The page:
Most participants perceived microblogs to be highly risky, i.e. to expose the organisation and employees to danger. The commonest type of risk was seen to be the danger of damaging the reputation of the business. The majority of participants talked about controlling what types of information should be shared on the platforms and controlling who should engage with microblogging. To illustrate such feelings around risks, two visual representations were developed.

This research is the first in-depth study about the uses of microblogging in UK based SMEs. It was found that microblogging did not radically transform organisations. It was seen as a useful form of communication for SMEs, but no more than that. The limited financial resources and professional expertise that SMEs have, was key to how they adopted the technology. As regards practical implications, something could be done to address the trial and error approach to using microblogs found to be typical of smaller organisations. For example, managers could be given training courses on how to best use microblogging. To improve management of risks, more concrete expert advice could be developed and organisations would benefit from sharing of model policies.

Tuesday, 15 March 2016

Factors that lead to ERP replacement in Higher Education Institutions in Saudi Arabia: A case study (by Arwa Mohammed J Aljohani)

The use of Enterprise Resources Planning (ERP) in Higher Education Institutions (HEIs) has increased substantially over the last few decades. A review of literature relating to Information Systems (IS) and ERPs has confirmed that few research studies have considered ERP in Higher Education: most have focused on their use in business.  In addition, the literature tends to concentrate on issues relating to the adoption of ERP, with a particular emphasis on success stories. Consequently, studies that focus on problems and difficulties associated with the replacement of ERPs, particularly in HEIs, are rare.

Knowledge of the decision making processes associated with ERP replacement is clearly of value to those who have to make the decisions, yet little is known about how and why such decision are made, or about the factors that influence them.  This study aims to fill some of these gaps.  The researcher seeks to investigate the causes and consequences of ERP replacement in a Saudi Arabian HEI.  Data relating to the case study at the heart of this project comes from 17 semi-structured interviews analysed using a Grounded Theory (GT) approach.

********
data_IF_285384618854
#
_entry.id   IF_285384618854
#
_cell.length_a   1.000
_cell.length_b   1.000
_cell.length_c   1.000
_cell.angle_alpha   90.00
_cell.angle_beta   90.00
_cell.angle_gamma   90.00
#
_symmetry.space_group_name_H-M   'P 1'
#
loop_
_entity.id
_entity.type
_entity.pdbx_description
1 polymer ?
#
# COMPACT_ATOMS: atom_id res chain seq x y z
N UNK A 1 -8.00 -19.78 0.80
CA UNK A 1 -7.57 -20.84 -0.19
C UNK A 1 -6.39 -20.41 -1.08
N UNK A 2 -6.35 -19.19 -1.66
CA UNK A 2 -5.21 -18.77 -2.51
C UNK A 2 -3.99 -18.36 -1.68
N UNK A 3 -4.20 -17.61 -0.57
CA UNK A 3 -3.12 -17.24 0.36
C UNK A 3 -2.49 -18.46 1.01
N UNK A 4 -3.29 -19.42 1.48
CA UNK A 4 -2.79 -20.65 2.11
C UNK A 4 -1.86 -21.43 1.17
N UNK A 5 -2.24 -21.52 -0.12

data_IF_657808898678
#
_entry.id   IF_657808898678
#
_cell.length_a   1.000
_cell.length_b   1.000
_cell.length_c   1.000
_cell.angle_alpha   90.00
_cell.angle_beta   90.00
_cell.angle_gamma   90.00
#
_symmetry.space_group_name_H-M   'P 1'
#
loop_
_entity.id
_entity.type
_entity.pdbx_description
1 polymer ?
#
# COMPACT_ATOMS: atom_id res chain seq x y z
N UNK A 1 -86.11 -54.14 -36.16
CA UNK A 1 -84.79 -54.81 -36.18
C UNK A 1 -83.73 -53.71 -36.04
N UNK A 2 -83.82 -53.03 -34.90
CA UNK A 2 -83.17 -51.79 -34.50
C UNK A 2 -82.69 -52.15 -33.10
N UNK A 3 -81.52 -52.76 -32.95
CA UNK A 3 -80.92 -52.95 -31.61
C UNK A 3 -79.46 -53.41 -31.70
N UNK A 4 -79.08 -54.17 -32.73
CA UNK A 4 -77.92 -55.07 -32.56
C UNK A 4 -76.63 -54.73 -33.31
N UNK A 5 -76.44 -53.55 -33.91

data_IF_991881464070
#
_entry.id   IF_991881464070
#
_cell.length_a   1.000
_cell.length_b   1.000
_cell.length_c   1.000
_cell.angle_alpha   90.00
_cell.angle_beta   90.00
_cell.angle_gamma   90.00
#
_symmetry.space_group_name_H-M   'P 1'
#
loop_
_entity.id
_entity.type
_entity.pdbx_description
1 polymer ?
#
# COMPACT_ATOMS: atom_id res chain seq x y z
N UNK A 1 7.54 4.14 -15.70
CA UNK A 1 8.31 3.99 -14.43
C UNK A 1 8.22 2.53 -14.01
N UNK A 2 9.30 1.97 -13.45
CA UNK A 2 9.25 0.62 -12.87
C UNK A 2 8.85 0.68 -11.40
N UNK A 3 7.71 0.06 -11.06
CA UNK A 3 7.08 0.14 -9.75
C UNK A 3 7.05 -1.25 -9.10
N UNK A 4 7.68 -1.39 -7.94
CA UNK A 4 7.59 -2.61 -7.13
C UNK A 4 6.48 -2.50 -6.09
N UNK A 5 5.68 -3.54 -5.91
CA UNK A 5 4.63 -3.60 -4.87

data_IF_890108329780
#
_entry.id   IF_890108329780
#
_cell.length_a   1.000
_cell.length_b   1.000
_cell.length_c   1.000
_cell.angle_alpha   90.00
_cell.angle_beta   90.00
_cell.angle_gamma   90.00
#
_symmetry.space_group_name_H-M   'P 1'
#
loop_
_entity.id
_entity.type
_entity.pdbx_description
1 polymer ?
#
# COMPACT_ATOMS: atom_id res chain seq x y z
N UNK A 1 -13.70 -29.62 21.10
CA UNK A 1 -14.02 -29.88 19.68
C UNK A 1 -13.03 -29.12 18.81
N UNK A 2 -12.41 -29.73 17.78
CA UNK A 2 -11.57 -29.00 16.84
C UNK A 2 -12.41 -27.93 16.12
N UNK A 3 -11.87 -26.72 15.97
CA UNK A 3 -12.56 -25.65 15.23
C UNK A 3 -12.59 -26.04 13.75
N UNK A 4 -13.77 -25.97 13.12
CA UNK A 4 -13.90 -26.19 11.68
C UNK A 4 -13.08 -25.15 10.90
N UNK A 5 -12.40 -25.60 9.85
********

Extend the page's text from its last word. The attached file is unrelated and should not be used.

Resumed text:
The study aspires to make both theoretical and practical contributions to the field.  In particular, it will increase understanding of decision-making processes in HEIs by helping to identify why and when they should consider replacing their ERP systems. A framework is being developed that will help identify factors and issues that should be considered before the decision to replace is made. The study therefore has clear practical value to decision-makers in HEIs and will help to ensure efficient use and exploitation of current systems, and safe adoption of new ones. The research should also be of relevance to system vendors, who have a clear interest in the use of ERP in higher education.      

Wednesday, 17 February 2016

Post viva questionnaire - responses from Halima St Egberongbe

Post-viva questionnaire - responses

What is the title of your thesis?
An investigation of  quality management (QM) approaches in university libraries in south western Nigeria

Can you provide an abstract (for inclusion in this blog)?
This exploratory research project used a case study of university libraries in south western Nigeria, to explore the QM techniques applied by university libraries in managing their procedures as well as the types of approaches used to ensure service quality.  A mixed- methods two-phase case study design was used to address both research questions and objectives of the study.  Three methods of data collection are described:  An initial online quantitative survey with heads of 24 university libraries; second qualitative face-to-face semi-structured in-depth interviews with 15 university librarians and 10 focus group sessions (73 participants).   Findings suggest that respondents were aware of QM practices, service delivery and its impact on the mission and vision of respective host institutions.  There were no quality management tools in place for use in Nigerian university libraries.  Application of QM principles in the university libraries was not in line with any best practice to shape QM and as such could not lead to consistent/systematic QM implementation.  Two proposed models of QM implementation are described:   A proposed QM framework for university libraries in south western Nigeria; and a maturity model to help in post-implementation assessment of QM maturity levels of the libraries.  This study demonstrates that the concept of QM is quite germane to the development of the university library system though a number of factors (internal and external) have inhibited the process of its implementation, for which government intervention is recommended to aid its realisation.